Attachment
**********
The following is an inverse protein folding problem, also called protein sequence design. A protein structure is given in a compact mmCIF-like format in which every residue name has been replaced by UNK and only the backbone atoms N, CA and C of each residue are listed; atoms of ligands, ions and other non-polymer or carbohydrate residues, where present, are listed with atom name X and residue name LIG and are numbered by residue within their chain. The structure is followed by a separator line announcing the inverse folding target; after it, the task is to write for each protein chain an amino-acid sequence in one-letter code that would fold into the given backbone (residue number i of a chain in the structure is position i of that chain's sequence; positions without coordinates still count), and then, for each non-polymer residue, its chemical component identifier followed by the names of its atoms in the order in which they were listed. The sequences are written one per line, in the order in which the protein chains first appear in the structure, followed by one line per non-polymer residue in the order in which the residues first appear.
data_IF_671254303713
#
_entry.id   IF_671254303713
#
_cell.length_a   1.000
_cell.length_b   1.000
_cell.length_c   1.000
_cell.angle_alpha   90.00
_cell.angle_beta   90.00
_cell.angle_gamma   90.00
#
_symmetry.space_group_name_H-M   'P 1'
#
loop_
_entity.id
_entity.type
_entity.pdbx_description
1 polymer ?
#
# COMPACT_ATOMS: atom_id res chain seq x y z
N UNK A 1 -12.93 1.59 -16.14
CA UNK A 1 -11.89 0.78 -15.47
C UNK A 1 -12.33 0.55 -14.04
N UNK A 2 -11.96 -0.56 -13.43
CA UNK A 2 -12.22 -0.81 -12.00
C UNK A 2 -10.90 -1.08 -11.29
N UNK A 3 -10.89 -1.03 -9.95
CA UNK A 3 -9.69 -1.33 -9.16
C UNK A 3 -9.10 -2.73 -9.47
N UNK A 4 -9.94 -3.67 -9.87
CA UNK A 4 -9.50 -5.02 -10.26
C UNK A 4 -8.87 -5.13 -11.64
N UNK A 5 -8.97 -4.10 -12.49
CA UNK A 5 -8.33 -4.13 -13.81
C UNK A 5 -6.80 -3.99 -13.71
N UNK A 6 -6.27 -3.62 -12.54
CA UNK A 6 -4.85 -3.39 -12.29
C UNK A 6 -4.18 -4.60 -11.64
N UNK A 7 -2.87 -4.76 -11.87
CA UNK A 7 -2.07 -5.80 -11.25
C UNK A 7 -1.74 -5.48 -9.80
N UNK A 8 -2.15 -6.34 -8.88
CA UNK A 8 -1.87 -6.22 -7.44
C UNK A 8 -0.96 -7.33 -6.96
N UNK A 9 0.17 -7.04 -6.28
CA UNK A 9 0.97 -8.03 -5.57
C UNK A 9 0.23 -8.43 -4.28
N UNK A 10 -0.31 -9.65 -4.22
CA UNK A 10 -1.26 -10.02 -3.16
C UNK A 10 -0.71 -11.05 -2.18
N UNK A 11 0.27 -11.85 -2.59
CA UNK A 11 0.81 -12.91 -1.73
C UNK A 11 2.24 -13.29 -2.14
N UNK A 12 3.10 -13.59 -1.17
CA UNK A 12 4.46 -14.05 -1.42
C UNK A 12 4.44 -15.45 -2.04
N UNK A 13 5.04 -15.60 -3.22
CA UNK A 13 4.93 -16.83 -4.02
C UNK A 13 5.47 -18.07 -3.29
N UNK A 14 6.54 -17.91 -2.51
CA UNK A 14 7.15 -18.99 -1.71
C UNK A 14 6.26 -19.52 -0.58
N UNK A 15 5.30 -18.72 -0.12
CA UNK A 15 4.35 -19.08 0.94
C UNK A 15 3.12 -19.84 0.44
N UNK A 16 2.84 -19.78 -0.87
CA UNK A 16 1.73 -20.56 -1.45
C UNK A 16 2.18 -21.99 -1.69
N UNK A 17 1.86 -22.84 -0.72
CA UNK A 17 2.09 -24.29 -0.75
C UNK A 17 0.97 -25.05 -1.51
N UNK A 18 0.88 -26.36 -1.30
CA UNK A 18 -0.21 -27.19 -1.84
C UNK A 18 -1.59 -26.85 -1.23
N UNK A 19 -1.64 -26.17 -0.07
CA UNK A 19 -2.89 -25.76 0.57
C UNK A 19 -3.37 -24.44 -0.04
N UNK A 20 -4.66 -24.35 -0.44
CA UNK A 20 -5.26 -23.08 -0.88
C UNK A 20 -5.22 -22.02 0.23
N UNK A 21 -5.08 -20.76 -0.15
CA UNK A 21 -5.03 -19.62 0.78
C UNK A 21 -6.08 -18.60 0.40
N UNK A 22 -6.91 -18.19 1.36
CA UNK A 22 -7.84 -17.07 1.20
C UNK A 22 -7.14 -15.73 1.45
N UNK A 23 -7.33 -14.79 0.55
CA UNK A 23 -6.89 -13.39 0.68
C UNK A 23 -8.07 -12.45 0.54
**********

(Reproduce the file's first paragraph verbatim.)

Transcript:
The following is an inverse protein folding problem, also called protein sequence design. A protein structure is given in a compact mmCIF-like format in which every residue name has been replaced by UNK and only the backbone atoms N, CA and C of each residue are listed; atoms of ligands, ions and other non-polymer or carbohydrate residues, where present, are listed with atom name X and residue name LIG and are numbered by residue within their chain. The structure is followed by a separator line announcing the inverse folding target; after it, the task is to write for each protein chain an amino-acid sequence in one-letter code that would fold into the given backbone (residue number i of a chain in the structure is position i of that chain's sequence; positions without coordinates still count), and then, for each non-polymer residue, its chemical component identifier followed by the names of its atoms in the order in which they were listed. The sequences are written one per line, in the order in which the protein chains first appear in the structure, followed by one line per non-polymer residue in the order in which the residues first appear.